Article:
23 April 2014 | Richard Sykes
Industry forecasters are in agreement; the cost-saving mission that has long underpinned buyers’ decisions around outsourcing is making way for a greater focus on service and the trend is gathering pace.
For the uninitiated, this may not appear to be most ground-breaking development to befall an industry in which service is the raison d’etre. However, it does signal a shift in the attitudes of purchasers who now expect outsourcers to deliver real business value and outcomes that bring benefits to the company’s ultimate customer.
We are all seeing the evolution of outsourcing and FM from a background function - maintaining the status quo as cheaply as possible - to more of a strategic partner able to elevate the offering and boost productivity and competitiveness.
As this potential is explored fully, provider and purchaser are becoming ever more aligned in strategy and purpose. Reactive conversations of previous years, prompted when something goes wrong, are now replaced with a consistent dialogue and much closer working relationship.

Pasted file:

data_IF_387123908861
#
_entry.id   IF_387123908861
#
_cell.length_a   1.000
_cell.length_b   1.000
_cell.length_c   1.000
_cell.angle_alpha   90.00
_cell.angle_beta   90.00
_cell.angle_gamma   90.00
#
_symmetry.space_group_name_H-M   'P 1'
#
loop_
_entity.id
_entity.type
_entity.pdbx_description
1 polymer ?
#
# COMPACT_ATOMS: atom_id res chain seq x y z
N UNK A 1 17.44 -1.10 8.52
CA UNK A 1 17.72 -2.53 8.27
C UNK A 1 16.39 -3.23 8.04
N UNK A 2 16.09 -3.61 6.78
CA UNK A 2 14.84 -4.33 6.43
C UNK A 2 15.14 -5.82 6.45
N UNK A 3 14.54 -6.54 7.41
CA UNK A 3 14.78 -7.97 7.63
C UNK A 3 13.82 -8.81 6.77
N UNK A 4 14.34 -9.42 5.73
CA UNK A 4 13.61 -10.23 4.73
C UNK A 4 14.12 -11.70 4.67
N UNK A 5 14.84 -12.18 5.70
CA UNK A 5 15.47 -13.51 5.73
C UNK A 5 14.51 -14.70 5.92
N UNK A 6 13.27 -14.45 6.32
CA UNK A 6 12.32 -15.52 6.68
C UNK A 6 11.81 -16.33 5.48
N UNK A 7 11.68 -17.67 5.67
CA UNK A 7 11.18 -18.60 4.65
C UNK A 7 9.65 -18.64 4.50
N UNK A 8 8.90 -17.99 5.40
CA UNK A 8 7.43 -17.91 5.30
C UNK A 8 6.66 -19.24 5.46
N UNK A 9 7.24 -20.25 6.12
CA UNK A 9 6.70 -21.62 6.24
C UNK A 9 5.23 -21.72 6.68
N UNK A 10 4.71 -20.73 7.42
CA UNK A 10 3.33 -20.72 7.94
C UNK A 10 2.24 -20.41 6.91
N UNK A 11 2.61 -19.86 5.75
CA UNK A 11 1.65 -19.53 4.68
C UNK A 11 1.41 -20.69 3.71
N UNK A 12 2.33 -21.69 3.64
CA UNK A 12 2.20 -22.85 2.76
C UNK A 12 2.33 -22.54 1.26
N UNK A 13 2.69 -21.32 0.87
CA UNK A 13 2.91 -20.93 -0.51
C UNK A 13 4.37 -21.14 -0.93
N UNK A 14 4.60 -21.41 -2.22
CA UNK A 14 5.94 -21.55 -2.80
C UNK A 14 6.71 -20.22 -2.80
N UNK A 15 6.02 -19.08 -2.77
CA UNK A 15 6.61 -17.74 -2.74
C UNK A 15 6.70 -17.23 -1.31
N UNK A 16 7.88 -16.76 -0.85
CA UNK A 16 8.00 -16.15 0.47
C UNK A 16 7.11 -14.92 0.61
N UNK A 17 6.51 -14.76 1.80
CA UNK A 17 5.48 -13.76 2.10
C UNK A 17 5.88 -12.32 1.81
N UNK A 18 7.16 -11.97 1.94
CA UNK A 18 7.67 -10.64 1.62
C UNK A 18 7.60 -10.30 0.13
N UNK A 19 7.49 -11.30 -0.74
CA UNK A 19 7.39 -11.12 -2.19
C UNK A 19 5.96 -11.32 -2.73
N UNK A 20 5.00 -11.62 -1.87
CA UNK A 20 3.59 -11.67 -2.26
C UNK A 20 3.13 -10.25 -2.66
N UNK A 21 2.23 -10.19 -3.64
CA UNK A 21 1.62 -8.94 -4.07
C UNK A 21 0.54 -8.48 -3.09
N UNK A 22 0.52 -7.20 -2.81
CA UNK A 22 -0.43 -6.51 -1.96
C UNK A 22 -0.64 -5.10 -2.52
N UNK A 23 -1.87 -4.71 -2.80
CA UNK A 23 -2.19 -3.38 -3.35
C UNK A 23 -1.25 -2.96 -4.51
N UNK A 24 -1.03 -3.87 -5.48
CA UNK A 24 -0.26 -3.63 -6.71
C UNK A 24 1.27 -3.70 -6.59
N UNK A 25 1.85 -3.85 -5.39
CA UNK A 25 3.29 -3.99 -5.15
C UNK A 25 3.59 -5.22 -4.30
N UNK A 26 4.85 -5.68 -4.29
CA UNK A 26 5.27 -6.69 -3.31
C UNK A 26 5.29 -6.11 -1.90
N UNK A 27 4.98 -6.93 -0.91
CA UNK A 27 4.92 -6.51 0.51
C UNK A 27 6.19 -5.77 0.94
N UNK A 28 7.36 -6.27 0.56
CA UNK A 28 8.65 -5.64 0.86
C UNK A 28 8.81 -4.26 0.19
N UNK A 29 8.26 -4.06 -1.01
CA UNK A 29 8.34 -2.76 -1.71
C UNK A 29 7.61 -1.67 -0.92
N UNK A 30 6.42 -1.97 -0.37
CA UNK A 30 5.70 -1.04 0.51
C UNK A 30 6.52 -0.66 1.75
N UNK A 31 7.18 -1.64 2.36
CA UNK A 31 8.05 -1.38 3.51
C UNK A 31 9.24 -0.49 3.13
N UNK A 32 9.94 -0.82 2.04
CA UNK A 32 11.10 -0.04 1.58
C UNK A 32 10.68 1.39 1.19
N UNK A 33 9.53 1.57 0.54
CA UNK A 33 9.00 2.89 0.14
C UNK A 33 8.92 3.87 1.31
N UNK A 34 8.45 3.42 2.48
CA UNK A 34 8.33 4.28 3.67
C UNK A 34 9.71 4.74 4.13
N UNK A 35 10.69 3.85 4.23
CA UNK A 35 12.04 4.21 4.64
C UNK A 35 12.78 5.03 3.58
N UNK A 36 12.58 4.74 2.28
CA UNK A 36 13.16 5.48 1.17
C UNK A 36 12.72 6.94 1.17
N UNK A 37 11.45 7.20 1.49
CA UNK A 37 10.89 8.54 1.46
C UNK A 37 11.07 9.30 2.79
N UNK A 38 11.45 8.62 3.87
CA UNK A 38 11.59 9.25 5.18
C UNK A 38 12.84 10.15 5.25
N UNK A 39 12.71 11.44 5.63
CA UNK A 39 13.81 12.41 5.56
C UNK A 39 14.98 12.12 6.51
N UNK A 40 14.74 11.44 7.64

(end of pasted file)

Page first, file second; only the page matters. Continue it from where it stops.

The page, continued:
At the heart of this transition has been innovation. Straitened times has seen clients demand more bang for their buck and the industry has responded with fresh ideas, transformational projects and methodologies that have revolutionised service delivery.
From sustainable practices that reduce an operation’s environmental impact, to analytics that can dissect a contract’s performance in forensic detail, the repercussions run deep. Furthermore, there is the growing awareness of FM’s technological capabilities and potential to create a vision that can transform the workspace. This can have a major impact on the engagement and productivity of the client’s employees by inspiring environments that promote flexibility and a strong cultural identity.
The same diligence is being extended to the people who actually deliver the services. Successful FM business is built on the passion and pride of the teams on the ground and their role in influencing the quality of the overall experience can not be underestimated. Providers that invest in talented, creative and motivated staff, who recognise the power of the human touch and how it translates to a high level of service will achieve the best results for their client. Any cut corners will only manifest into a more negative experience for the end user.
Of course cost and value for money will always matter, but the kind of service outcomes that take a contract’s performance to the next level are an increasingly important metric; the price-squeezing tunnel vision of yesteryear will only compromise this progress.
☛ Richard Sykes is chief executive officer at ISS Facility Services, UK & Ireland